Kevin Drum - October 2012

Groupthink and the Great Debate

| Mon Oct. 8, 2012 10:50 AM EDT

Dave Weigel chats up some Democrats in New Mexico:

ALBUQUERQUE — After spending a weekend talking to voters in a close state that's no longer really "swinging," the first presidential debate has come to remind me of Star Wars Episode I: The Phantom Menace. Democrats walked out of the theater/turned off the TV saying "huh, well, I wanted it to be better." After a few days of talking to friends, it changes from a disappointment into the worst piece of crap in human history.

Roger that. As near as I can tell, here's how things went. People who were polled during the debate thought it was about even. People polled after the debate thought Romney won. People polled a little later, after the media feeding frenzy, thought Romney crushed Obama in an epic rout. Robert Wright chalks it up to weirdly high expectations for Obama, who's never been more than a fair debater in the first place:

Rather than a tie being inflated into a Romney win, a clear Romney win — one that shouldn't have shocked anyone — was inflated into Hiroshima-level devastation. And so devastation is what happened — though, as with Hiroshima, much of the damage seems to have been done not by the blast itself, but by the after effects.

I promise not to keep droning on about this, but I remain puzzled. Even after rewatching parts of the debate and listening to several days of apocalyptic doomsaying from liberals and conservatives alike, my take remains about the same as it did on Wednesday: Romney chalked up a modest victory. That's about it.

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Quote of the Day: Software Patents and the End of Innovation

| Mon Oct. 8, 2012 12:35 AM EDT

From Nancy Heinen, Apple general counsel until 2006:

When patent lawyers become rock stars, it’s a bad sign for where an industry is heading.

Yes it is. And from the same article, here's your factoid of the day:

Last year, for the first time, spending by Apple and Google on patent lawsuits and unusually big-dollar patent purchases exceeded spending on research and development of new products, according to public filings.

The whole piece is worth a read.

Why We Need Mandatory Snitch Policies

| Sun Oct. 7, 2012 1:54 PM EDT

Lowry Heussler asks:

Have you ever heard the term “disruptive physician”?

Why no, I haven't. Please go on:

The term “disruptive” means doing things that would get you fired on the spot if you were a less exalted person than an M.D....When analysts began looking closely at negative patient outcomes, we were all astonished to learn that disruptive physicians were firmly linked to morbidity and mortality. Put in simplest terms, if Dr. Frankenstein has a habit of verbally abusing the ICU nurse who calls him in the middle of the night about a patient who is not doing well, sooner or later that nurse’s subconscious causes her to start taking a more rosy view of the patient’s symptoms. Dr. Frankenstein arrives fresh and rested in the morning, but the patient lost too much ground over the night, and oops! there you have it, a negative patient outcome, also called “death.”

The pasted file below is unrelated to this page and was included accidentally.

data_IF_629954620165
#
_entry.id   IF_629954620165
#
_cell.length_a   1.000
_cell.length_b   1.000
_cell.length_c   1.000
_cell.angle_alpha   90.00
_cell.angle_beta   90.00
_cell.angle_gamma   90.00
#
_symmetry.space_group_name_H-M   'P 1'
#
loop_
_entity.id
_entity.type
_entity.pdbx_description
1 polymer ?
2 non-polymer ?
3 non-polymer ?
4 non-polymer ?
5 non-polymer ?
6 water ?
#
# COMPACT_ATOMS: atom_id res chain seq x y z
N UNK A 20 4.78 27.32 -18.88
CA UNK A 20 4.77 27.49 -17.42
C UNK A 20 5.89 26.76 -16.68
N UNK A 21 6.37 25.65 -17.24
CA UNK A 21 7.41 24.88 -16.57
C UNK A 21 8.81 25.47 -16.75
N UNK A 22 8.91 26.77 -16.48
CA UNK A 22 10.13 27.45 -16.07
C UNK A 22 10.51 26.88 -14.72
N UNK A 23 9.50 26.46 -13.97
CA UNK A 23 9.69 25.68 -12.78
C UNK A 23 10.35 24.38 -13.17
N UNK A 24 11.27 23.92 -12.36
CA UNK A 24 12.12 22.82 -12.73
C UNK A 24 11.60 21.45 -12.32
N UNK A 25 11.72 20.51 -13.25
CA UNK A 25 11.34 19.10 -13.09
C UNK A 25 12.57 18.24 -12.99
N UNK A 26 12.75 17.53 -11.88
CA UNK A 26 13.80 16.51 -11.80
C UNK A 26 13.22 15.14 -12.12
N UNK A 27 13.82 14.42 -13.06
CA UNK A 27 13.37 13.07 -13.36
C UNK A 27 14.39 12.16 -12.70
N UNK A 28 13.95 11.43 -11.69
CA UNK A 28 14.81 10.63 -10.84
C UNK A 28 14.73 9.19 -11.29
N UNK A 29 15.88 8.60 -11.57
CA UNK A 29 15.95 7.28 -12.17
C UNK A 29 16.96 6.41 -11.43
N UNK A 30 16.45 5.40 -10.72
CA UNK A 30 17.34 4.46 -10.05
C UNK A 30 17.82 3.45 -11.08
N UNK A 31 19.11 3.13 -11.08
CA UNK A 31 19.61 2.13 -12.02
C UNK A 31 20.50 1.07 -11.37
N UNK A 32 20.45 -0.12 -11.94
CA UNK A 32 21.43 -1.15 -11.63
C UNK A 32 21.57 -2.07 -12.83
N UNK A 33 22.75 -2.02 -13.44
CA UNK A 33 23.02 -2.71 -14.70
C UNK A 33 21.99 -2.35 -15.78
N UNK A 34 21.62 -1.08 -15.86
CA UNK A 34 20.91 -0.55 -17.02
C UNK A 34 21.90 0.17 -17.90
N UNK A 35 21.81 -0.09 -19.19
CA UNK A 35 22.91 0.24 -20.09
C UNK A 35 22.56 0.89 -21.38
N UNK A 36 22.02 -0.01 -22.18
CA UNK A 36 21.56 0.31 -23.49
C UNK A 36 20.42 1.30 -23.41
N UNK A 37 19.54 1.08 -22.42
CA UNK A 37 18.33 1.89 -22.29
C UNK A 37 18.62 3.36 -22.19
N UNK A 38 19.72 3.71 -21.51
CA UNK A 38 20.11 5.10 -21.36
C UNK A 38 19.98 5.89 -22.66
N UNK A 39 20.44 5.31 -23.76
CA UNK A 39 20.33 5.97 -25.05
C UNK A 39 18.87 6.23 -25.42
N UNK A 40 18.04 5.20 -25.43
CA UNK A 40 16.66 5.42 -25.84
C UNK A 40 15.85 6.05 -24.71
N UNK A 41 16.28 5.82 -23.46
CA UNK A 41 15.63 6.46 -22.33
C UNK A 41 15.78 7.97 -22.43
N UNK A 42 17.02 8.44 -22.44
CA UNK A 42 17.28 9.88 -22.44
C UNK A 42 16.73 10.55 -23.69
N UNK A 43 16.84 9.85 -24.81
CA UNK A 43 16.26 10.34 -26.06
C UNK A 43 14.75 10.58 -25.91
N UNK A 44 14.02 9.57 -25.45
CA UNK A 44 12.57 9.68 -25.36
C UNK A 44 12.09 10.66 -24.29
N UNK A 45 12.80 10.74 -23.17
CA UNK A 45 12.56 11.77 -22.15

So here’s how the problem was addressed. Malpractice insurance underwriters and accrediting bodies require hospitals to have disruptive physician policies that clearly define the prohibited behavior, and to train all staff – right down to the parking-lot attendants – every year about what the policy says. What makes it work is the mandatory-snitch rule. If said parking lot attendant happens to witness a physician in violation of the policy, the incident must be reported or the attendant’s job is on the line.

It sounds ridiculous: threaten to fire the victims of an abusive bastard if they are too intimidated to stand up for themselves? But on closer inspection it functions exactly as a good policy should....

Heussler suggests that hundreds of people might be unfairly behind bars in Massachusetts because of faked drug tests that would have been prevented with a mandatory snitch rule. If, like me, you've never heard of this before, the whole thing is worth a read.

2012 Election Pool Is Now Open!

| Sat Oct. 6, 2012 1:10 PM EDT

There's exactly one month left until the November election, and that means it's time for predictions. As usual in a presidential cycle, there are three categories this year:

  • Winner and total electoral votes for president.
  • Composition of the House. Current composition is 190 D, 240 R (5 vacancies).
  • Composition of the Senate. Current composition is 53 D/I, 47 R.

This year, instead of giving my own projections, I decided to provide an official line as forecast by Sam Wang, this blog's semi-official election forecaster (and winner of the 2008 election pool). Here it is:

The links take you to Sam's posts, which include error bars and other details. Can you do better than Sam? His presidential forecast sure seems optimistic to me. I'm thinking Obama wins something in the neighborhood of 300-310 electoral votes. In any case, put your guess in comments. The winner gets a one-year subscription to Mother Jones and the adulation of your peers.